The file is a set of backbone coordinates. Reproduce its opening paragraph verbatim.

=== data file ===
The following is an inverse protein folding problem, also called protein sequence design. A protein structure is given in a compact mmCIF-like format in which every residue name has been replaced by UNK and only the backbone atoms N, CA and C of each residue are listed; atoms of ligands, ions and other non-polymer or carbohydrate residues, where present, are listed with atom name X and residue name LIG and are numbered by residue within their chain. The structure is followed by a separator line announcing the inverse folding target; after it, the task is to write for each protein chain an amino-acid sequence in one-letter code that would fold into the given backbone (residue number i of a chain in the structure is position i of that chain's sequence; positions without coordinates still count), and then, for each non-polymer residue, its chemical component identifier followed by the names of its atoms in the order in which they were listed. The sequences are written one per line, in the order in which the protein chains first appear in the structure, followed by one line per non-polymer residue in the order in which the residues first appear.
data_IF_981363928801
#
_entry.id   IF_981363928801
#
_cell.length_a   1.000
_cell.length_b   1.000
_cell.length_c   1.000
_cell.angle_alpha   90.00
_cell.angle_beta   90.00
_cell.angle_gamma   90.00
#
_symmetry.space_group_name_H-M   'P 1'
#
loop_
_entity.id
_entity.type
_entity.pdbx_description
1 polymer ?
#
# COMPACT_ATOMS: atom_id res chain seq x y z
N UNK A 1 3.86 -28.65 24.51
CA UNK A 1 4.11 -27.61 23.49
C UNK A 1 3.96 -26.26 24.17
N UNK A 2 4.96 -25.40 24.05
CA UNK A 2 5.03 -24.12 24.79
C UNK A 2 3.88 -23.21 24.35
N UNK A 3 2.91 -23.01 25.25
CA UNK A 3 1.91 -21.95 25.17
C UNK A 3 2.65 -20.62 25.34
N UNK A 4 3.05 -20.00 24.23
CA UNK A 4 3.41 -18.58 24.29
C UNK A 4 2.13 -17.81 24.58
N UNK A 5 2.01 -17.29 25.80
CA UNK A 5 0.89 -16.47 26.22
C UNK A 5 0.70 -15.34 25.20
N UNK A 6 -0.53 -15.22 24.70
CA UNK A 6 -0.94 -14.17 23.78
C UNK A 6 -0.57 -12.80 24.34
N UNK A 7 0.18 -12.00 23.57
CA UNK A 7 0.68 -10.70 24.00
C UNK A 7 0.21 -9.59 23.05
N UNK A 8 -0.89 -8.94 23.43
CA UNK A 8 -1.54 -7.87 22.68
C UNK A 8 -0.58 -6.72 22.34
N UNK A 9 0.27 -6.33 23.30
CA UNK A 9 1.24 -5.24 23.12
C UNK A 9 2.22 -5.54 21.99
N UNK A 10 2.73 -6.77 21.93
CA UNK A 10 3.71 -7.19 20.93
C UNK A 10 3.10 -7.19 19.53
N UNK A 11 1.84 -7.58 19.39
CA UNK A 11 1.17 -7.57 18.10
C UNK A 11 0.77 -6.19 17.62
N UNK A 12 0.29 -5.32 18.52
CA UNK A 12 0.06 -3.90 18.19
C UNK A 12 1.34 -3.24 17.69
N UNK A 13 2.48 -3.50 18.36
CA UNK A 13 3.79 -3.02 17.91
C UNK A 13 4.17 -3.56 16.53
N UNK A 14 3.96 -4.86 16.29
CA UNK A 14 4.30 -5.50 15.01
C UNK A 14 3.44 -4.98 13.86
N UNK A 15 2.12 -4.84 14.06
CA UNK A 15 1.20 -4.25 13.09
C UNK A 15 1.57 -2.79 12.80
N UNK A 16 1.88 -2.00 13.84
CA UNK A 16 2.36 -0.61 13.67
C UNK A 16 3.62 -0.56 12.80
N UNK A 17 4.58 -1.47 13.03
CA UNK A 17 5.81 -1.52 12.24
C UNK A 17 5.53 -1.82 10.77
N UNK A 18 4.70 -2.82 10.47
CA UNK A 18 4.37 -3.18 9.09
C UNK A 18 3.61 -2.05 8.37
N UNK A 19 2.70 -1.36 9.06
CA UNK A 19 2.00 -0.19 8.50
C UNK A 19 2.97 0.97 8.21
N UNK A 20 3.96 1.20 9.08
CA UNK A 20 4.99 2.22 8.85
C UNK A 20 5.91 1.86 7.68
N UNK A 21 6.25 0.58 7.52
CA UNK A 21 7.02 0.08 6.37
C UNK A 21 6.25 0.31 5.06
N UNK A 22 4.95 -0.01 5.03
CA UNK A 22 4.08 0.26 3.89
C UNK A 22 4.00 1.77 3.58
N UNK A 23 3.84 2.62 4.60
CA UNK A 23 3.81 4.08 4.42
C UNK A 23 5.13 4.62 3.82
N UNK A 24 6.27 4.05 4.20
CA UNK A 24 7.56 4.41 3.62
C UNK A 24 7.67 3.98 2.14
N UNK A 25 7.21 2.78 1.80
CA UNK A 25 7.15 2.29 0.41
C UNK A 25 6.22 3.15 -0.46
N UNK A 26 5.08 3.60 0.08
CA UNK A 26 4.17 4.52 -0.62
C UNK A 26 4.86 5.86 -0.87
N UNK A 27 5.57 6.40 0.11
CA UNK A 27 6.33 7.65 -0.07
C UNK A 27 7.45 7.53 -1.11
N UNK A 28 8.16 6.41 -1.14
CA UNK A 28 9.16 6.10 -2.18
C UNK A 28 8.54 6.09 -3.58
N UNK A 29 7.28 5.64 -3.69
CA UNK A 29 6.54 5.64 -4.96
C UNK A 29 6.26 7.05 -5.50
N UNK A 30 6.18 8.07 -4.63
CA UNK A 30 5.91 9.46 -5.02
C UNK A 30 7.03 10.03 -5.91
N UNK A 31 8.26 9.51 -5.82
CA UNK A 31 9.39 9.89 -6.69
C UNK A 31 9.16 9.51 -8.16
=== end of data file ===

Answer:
The following is an inverse protein folding problem, also called protein sequence design. A protein structure is given in a compact mmCIF-like format in which every residue name has been replaced by UNK and only the backbone atoms N, CA and C of each residue are listed; atoms of ligands, ions and other non-polymer or carbohydrate residues, where present, are listed with atom name X and residue name LIG and are numbered by residue within their chain. The structure is followed by a separator line announcing the inverse folding target; after it, the task is to write for each protein chain an amino-acid sequence in one-letter code that would fold into the given backbone (residue number i of a chain in the structure is position i of that chain's sequence; positions without coordinates still count), and then, for each non-polymer residue, its chemical component identifier followed by the names of its atoms in the order in which they were listed. The sequences are written one per line, in the order in which the protein chains first appear in the structure, followed by one line per non-polymer residue in the order in which the residues first appear.